COVID-19 entry restrictions for Vietnam
Before you travel, check the ‘Entry requirements’ section for Vietnam’s current entry restrictions and requirements. These may change with little warning. Monitor this advice for the latest updates and stay in contact with your travel provider.
Travelling from and returning to the UK
Check what you must do to travel abroad and return to England, Scotland, Wales or Northern Ireland.
If you’re planning travel to Vietnam, find out what you need to know about coronavirus there in the Coronavirus section.
During the COVID-19 pandemic, it is more important than ever to get travel insurance and check it provides sufficient cover. See the FCDO’s guidance on foreign travel insurance.
For information about COVID-19 vaccines, see the Coronavirus page.
Vietnamese authorities have stopped the entry into the country of almost all visitors. See Entry requirements
High levels of air pollution, up to and including hazardous levels, occur in Vietnam particularly in the biggest cities and may aggravate heart, lung or respiratory conditions. See Health
Most visits to Vietnam are trouble-free, but you should take sensible precautions to protect yourself and your belongings in big cities and tourist areas. See Crime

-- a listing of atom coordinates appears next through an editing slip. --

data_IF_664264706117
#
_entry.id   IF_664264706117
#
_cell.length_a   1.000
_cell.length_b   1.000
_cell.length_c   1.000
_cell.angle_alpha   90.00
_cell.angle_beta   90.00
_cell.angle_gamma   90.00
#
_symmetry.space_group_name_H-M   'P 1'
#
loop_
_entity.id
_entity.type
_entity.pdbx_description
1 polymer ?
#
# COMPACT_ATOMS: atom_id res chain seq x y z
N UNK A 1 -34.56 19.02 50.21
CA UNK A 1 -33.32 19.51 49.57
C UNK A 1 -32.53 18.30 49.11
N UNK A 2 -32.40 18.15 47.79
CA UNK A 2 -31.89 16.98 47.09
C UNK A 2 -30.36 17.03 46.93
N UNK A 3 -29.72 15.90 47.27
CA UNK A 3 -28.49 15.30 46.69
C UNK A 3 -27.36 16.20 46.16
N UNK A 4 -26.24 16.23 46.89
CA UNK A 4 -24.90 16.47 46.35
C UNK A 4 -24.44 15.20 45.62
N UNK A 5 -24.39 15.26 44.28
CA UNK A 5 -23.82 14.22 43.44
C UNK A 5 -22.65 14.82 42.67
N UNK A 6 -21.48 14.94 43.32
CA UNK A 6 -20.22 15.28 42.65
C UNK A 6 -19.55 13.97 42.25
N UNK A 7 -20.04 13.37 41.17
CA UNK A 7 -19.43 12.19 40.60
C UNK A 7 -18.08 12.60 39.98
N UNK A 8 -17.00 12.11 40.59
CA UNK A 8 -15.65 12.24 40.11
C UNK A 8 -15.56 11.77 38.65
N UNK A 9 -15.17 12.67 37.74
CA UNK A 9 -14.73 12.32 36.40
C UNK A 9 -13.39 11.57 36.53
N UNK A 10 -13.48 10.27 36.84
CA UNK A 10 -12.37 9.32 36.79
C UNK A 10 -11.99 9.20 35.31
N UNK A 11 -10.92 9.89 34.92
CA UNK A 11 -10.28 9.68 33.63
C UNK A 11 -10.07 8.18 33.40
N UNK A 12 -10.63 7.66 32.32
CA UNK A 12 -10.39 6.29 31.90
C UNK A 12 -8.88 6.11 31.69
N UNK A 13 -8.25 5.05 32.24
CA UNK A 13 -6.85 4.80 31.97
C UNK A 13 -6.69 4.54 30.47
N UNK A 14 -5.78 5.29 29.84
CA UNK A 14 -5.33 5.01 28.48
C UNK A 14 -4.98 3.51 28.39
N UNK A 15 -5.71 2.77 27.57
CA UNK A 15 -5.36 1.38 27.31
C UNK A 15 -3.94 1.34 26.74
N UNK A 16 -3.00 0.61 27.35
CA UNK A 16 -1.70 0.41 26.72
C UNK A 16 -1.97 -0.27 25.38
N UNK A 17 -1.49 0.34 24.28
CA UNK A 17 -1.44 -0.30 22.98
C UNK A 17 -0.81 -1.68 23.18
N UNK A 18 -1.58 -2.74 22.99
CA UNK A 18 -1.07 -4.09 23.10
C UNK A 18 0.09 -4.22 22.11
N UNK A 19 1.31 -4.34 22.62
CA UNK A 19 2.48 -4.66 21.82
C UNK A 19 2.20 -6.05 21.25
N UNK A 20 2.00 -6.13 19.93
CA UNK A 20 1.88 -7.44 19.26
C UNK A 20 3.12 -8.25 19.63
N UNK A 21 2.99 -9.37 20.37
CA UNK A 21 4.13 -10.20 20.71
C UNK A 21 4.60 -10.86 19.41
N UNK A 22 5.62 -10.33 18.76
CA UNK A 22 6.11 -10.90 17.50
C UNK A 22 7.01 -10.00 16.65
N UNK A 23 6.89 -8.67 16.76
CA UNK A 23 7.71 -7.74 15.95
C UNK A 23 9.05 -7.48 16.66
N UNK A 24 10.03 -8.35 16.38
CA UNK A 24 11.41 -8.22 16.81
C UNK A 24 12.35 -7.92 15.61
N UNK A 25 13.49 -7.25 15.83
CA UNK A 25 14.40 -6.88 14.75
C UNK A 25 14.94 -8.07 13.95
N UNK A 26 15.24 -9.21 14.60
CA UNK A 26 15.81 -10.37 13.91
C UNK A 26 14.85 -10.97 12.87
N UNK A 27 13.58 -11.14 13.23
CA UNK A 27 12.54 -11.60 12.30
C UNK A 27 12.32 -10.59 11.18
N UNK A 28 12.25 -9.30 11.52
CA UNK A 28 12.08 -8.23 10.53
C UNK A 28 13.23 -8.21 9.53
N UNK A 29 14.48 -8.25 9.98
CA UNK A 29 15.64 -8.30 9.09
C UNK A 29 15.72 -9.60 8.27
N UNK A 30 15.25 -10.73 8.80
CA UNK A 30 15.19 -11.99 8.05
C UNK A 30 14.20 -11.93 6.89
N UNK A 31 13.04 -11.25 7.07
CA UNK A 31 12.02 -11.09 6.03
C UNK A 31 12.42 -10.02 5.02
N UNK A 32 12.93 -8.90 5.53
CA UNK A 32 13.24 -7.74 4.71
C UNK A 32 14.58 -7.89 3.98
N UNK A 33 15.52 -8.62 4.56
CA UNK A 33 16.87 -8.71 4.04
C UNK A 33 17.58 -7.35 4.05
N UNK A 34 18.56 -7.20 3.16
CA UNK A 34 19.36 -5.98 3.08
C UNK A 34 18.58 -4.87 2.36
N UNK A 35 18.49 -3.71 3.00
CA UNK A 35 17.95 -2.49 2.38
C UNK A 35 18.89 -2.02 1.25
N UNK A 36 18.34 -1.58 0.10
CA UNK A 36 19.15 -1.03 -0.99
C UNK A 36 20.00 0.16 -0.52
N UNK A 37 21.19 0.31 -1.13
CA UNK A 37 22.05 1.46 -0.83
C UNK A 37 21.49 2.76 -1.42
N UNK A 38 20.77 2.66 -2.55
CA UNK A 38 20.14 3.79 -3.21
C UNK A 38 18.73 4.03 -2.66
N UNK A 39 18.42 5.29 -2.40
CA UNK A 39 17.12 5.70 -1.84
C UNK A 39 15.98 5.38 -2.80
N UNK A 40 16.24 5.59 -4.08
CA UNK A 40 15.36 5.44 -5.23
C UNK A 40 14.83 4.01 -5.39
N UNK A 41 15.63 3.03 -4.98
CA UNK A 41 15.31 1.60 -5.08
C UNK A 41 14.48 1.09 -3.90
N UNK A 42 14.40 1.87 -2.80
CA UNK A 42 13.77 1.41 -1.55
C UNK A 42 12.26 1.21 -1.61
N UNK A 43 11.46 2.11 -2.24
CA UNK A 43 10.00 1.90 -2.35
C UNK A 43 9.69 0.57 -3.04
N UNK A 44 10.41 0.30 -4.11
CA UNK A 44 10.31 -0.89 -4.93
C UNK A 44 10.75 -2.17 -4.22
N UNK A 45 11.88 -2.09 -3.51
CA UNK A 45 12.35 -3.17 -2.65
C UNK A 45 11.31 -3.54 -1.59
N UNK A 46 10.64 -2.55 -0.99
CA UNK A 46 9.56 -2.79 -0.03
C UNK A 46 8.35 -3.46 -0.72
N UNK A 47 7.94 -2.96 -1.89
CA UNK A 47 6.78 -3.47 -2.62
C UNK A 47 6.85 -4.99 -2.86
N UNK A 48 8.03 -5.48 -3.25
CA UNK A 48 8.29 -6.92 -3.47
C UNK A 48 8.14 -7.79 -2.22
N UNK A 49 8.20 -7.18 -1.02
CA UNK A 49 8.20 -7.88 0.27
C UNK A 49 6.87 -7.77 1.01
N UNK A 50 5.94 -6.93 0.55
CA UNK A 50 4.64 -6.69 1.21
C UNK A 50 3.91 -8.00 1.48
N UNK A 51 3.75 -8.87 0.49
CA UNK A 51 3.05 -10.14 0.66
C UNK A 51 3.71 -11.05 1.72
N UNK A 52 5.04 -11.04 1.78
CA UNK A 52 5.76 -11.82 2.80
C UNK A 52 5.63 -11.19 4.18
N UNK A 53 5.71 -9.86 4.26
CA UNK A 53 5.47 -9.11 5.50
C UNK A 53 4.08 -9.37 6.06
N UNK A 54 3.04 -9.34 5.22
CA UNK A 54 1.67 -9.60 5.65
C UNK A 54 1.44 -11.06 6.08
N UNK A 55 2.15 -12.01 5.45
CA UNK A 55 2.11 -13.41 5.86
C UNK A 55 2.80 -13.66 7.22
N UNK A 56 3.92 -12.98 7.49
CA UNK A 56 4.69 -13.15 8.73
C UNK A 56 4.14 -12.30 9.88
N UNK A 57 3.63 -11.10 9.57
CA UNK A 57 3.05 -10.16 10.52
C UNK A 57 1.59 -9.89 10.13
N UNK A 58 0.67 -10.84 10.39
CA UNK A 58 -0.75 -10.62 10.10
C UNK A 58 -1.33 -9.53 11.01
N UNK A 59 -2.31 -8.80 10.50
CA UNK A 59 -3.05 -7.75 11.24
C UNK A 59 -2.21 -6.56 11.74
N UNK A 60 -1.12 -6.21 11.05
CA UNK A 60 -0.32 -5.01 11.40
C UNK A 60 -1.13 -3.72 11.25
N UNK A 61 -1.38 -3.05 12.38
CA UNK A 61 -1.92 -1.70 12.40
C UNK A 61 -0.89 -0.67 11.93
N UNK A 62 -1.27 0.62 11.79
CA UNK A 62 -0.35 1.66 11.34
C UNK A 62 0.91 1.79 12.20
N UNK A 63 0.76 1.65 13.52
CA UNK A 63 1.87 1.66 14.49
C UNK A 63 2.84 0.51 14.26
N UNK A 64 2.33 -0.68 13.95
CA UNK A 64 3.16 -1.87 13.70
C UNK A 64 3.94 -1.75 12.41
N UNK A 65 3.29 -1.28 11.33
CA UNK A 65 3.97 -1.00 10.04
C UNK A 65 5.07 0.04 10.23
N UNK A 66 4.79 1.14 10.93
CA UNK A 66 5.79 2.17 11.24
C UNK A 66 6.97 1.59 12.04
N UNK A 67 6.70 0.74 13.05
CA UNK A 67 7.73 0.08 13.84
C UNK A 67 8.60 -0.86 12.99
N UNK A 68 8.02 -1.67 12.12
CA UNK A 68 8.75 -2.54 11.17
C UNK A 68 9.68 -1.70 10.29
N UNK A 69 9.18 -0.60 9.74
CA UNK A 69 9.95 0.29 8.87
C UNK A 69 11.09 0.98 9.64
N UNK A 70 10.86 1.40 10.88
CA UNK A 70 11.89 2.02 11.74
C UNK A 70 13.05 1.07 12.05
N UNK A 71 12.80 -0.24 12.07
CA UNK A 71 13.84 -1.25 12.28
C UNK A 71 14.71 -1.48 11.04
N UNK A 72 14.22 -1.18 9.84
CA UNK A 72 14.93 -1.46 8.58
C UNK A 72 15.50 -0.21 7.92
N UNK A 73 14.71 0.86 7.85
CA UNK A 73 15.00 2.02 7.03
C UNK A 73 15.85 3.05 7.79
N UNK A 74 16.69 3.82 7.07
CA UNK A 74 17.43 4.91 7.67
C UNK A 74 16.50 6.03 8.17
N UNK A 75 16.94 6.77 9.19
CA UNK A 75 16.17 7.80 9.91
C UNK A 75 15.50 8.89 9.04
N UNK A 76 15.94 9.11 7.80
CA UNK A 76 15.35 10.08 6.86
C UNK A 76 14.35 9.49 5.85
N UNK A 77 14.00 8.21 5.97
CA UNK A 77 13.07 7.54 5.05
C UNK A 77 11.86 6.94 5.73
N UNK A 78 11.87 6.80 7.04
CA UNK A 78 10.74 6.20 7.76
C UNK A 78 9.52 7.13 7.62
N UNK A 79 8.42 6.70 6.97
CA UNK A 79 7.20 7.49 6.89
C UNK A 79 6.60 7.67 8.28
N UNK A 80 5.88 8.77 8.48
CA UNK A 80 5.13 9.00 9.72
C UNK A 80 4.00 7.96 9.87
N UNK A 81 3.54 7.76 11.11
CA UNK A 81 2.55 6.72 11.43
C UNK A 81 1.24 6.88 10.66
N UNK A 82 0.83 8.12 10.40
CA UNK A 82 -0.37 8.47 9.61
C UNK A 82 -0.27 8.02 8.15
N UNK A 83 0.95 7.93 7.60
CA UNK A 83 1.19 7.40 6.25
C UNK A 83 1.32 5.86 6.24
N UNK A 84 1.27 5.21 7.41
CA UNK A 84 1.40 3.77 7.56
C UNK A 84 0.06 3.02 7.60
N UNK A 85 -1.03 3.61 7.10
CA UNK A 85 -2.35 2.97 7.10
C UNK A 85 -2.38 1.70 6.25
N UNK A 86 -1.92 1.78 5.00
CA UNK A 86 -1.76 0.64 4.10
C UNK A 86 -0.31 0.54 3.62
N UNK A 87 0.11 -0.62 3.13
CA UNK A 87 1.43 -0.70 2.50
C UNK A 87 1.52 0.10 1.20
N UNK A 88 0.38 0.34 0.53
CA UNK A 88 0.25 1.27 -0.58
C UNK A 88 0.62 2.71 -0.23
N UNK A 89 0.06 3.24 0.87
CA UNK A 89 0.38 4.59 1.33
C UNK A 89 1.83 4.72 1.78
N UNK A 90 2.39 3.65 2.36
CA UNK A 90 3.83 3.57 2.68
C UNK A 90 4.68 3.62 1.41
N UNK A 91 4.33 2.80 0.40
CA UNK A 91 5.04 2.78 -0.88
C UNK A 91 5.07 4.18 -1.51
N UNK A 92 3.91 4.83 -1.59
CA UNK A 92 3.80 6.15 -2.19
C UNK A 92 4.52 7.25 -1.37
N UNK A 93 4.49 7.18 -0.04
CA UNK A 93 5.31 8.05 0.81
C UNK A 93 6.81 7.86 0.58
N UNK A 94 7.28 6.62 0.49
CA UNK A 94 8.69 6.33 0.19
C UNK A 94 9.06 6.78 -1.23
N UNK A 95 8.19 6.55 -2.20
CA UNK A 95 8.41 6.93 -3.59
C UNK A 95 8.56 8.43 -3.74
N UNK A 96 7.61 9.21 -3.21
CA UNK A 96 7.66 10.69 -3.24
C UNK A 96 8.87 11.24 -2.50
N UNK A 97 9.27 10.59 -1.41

Travelling by motorbikes in Vietnam carries significant risk. There are frequent road traffic accidents and fatal crashes. Before choosing to ride a motorbike in Vietnam, it is essential that you’re an experienced motorbike rider, have a good quality motorbike helmet, check that the motorbike you rent is safe and only rent from a reputable organisation, have the correct international licence(s), understand the roads on which you plan to travel and that your travel insurance covers your planned activity. See Road travel
Although there’s no recent history of terrorism in Vietnam, attacks can’t be ruled out. See Terrorism
Vietnamese law requires everyone to carry photographic ID at all times. See Local laws and customs
UK health authorities have classified Vietnam as having a risk of Zika virus transmission. For information and advice about the risks associated with Zika virus, visit the National Travel Health Network and Centre website.
You can contact the emergency services by calling 113 (police), 115 (ambulance) or 114 (fire).
If you’re abroad and you need emergency help from the UK government, contact the nearest British Embassy, Consulate or High Commission.
The Overseas Business Risk service offers information and advice for British companies operating overseas on how to manage political, economic, and business security-related risks.